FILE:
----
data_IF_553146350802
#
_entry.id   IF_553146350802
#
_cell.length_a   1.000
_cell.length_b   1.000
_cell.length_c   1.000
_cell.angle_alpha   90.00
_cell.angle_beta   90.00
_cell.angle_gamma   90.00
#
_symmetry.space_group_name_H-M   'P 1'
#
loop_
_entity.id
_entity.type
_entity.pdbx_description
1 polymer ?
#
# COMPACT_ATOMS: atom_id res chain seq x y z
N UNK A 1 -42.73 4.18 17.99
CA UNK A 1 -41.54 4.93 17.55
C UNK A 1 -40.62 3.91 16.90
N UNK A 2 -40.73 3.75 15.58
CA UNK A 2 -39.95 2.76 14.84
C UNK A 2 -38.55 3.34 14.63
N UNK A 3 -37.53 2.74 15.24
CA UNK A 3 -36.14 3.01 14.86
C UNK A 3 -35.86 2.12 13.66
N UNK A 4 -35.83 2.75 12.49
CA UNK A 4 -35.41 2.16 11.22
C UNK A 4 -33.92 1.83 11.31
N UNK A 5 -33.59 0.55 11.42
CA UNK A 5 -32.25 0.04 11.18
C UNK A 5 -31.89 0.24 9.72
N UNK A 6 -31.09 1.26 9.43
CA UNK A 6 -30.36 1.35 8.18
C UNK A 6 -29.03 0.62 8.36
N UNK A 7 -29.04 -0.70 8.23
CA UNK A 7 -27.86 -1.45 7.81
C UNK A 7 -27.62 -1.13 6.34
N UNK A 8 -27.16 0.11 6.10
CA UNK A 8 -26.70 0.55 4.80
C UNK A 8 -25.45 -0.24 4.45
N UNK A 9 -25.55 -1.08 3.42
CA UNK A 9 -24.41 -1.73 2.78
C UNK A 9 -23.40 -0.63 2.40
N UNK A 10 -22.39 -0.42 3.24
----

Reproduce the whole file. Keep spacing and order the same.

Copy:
data_IF_553146350802
#
_entry.id   IF_553146350802
#
_cell.length_a   1.000
_cell.length_b   1.000
_cell.length_c   1.000
_cell.angle_alpha   90.00
_cell.angle_beta   90.00
_cell.angle_gamma   90.00
#
_symmetry.space_group_name_H-M   'P 1'
#
loop_
_entity.id
_entity.type
_entity.pdbx_description
1 polymer ?
#
# COMPACT_ATOMS: atom_id res chain seq x y z
N UNK A 1 -42.73 4.18 17.99
CA UNK A 1 -41.54 4.93 17.55
C UNK A 1 -40.62 3.91 16.90
N UNK A 2 -40.73 3.75 15.58
CA UNK A 2 -39.95 2.76 14.84
C UNK A 2 -38.55 3.34 14.63
N UNK A 3 -37.53 2.74 15.24
CA UNK A 3 -36.14 3.01 14.86
C UNK A 3 -35.86 2.12 13.66
N UNK A 4 -35.83 2.75 12.49
CA UNK A 4 -35.41 2.16 11.22
C UNK A 4 -33.92 1.83 11.31
N UNK A 5 -33.59 0.55 11.42
CA UNK A 5 -32.25 0.04 11.18
C UNK A 5 -31.89 0.24 9.72
N UNK A 6 -31.09 1.26 9.43
CA UNK A 6 -30.36 1.35 8.18
C UNK A 6 -29.03 0.62 8.36
N UNK A 7 -29.04 -0.70 8.23
CA UNK A 7 -27.86 -1.45 7.81
C UNK A 7 -27.62 -1.13 6.34
N UNK A 8 -27.16 0.11 6.10
CA UNK A 8 -26.70 0.55 4.80
C UNK A 8 -25.45 -0.24 4.45
N UNK A 9 -25.55 -1.08 3.42
CA UNK A 9 -24.41 -1.73 2.78
C UNK A 9 -23.40 -0.63 2.40
N UNK A 10 -22.39 -0.42 3.24